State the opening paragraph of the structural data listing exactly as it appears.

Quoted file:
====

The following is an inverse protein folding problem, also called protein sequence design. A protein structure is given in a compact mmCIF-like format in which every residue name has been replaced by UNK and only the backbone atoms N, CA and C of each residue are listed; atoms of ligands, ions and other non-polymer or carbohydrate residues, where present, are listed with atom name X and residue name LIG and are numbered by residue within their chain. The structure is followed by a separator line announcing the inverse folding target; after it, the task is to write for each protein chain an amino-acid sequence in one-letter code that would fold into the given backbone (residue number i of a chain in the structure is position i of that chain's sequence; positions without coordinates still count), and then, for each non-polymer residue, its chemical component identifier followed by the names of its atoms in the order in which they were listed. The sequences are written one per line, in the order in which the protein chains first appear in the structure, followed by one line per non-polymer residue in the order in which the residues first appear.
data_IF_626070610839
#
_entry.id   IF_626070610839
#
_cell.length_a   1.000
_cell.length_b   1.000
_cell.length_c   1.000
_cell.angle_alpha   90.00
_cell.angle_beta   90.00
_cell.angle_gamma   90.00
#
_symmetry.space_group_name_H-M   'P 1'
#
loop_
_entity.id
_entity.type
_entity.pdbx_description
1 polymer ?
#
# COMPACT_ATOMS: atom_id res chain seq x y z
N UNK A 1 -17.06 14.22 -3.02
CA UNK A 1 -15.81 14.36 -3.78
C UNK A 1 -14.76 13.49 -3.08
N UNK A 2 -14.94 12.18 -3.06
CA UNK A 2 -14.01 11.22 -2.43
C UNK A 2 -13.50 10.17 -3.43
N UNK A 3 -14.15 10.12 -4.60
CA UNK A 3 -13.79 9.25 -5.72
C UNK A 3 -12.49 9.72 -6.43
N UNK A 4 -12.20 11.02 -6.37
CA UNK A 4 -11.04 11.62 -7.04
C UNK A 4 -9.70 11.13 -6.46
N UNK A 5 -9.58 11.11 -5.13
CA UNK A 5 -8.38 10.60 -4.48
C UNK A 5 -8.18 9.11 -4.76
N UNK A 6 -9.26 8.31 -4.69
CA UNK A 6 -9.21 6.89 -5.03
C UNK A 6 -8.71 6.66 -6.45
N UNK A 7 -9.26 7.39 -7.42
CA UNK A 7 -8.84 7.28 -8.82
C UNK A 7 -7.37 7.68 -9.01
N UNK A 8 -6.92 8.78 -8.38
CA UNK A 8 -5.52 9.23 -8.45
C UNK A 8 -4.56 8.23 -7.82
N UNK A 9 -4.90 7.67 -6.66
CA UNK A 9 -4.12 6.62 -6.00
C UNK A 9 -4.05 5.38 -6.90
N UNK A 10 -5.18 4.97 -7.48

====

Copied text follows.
The following is an inverse protein folding problem, also called protein sequence design. A protein structure is given in a compact mmCIF-like format in which every residue name has been replaced by UNK and only the backbone atoms N, CA and C of each residue are listed; atoms of ligands, ions and other non-polymer or carbohydrate residues, where present, are listed with atom name X and residue name LIG and are numbered by residue within their chain. The structure is followed by a separator line announcing the inverse folding target; after it, the task is to write for each protein chain an amino-acid sequence in one-letter code that would fold into the given backbone (residue number i of a chain in the structure is position i of that chain's sequence; positions without coordinates still count), and then, for each non-polymer residue, its chemical component identifier followed by the names of its atoms in the order in which they were listed. The sequences are written one per line, in the order in which the protein chains first appear in the structure, followed by one line per non-polymer residue in the order in which the residues first appear.